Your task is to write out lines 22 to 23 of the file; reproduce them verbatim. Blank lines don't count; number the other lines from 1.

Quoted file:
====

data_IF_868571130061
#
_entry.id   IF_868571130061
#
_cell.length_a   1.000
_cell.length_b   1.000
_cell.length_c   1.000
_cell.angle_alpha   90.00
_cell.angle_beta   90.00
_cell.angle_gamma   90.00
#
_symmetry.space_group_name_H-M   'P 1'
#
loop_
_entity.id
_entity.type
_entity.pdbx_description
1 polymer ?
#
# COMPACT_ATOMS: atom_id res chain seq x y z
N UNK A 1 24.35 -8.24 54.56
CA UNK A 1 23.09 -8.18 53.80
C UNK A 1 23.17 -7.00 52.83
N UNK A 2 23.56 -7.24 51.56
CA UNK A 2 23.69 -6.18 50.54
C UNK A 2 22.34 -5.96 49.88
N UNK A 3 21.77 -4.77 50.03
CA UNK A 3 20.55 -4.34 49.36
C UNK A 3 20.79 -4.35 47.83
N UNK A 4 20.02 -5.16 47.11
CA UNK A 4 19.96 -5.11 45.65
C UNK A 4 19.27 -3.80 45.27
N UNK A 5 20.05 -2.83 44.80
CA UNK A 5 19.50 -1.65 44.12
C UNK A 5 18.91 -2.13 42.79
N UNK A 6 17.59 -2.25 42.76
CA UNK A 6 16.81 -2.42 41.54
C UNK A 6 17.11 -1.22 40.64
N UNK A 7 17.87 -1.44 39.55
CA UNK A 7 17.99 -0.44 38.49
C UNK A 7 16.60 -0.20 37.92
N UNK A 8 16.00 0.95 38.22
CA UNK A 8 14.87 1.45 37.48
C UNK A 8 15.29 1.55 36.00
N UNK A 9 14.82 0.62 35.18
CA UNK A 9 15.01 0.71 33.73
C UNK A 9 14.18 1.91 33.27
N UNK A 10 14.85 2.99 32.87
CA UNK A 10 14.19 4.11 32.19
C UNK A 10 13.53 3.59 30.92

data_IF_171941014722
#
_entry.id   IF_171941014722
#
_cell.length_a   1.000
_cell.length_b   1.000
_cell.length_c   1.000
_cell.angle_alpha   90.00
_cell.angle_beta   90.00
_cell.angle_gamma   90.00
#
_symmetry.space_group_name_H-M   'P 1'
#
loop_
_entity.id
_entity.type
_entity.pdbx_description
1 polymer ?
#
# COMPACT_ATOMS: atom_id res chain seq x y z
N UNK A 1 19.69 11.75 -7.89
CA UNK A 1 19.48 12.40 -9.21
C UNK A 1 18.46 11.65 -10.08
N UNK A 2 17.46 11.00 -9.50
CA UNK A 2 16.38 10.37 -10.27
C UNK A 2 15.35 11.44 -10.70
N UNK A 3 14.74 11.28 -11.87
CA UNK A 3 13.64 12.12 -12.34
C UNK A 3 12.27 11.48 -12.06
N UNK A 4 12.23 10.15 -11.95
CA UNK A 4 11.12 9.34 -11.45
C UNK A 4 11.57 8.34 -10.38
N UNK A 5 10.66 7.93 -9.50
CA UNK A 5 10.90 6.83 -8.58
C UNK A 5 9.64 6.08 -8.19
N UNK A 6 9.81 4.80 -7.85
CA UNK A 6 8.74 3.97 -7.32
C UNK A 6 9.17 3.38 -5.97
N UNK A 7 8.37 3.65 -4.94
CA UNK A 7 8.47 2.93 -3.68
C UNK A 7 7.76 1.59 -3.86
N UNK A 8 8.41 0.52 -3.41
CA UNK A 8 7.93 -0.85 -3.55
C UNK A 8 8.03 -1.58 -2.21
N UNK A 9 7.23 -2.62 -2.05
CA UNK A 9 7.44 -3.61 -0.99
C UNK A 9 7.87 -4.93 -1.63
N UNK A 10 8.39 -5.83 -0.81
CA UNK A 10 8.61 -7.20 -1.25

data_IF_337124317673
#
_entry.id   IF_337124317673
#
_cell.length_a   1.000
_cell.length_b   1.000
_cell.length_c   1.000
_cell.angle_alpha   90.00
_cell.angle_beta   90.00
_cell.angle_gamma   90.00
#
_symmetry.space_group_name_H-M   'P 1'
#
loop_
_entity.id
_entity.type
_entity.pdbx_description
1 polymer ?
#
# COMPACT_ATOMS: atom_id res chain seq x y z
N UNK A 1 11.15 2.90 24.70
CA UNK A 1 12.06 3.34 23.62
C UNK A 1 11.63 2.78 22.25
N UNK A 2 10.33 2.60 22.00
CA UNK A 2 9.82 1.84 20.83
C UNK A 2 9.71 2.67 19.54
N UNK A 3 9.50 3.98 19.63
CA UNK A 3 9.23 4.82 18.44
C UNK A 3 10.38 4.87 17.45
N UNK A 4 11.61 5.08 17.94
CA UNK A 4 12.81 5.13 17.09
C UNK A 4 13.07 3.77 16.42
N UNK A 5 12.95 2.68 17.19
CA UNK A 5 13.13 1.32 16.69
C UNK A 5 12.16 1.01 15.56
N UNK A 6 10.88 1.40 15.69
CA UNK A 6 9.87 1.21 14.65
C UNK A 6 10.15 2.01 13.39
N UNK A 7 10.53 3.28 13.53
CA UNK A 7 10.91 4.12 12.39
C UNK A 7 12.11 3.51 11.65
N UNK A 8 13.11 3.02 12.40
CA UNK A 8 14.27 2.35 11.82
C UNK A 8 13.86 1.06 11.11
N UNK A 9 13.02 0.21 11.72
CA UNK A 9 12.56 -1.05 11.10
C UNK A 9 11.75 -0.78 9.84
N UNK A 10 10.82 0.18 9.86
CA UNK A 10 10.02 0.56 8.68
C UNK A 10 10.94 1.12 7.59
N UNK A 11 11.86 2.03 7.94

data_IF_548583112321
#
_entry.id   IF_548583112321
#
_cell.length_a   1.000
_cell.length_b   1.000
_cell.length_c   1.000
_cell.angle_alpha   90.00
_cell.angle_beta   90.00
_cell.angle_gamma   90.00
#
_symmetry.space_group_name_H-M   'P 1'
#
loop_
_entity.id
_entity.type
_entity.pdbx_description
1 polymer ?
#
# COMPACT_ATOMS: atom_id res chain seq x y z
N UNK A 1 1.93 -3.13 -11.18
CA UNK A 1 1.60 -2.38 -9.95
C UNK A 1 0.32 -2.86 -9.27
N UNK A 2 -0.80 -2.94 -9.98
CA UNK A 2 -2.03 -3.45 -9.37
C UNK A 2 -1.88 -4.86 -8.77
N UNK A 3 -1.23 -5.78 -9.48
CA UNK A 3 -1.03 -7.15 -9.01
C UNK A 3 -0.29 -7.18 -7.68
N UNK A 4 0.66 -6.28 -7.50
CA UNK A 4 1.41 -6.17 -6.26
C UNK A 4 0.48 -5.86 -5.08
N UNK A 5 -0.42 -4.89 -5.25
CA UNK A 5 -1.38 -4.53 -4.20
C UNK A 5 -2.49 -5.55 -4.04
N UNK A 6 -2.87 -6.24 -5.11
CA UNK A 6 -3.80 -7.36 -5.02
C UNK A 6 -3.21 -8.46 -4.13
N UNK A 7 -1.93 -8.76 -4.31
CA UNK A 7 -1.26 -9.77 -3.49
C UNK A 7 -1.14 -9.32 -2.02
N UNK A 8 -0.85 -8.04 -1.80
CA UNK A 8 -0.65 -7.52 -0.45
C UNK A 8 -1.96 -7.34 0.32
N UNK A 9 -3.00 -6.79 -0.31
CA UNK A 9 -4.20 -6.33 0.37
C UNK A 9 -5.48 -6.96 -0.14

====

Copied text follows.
CA UNK A 1 23.09 -8.18 53.80
C UNK A 1 23.17 -7.00 52.83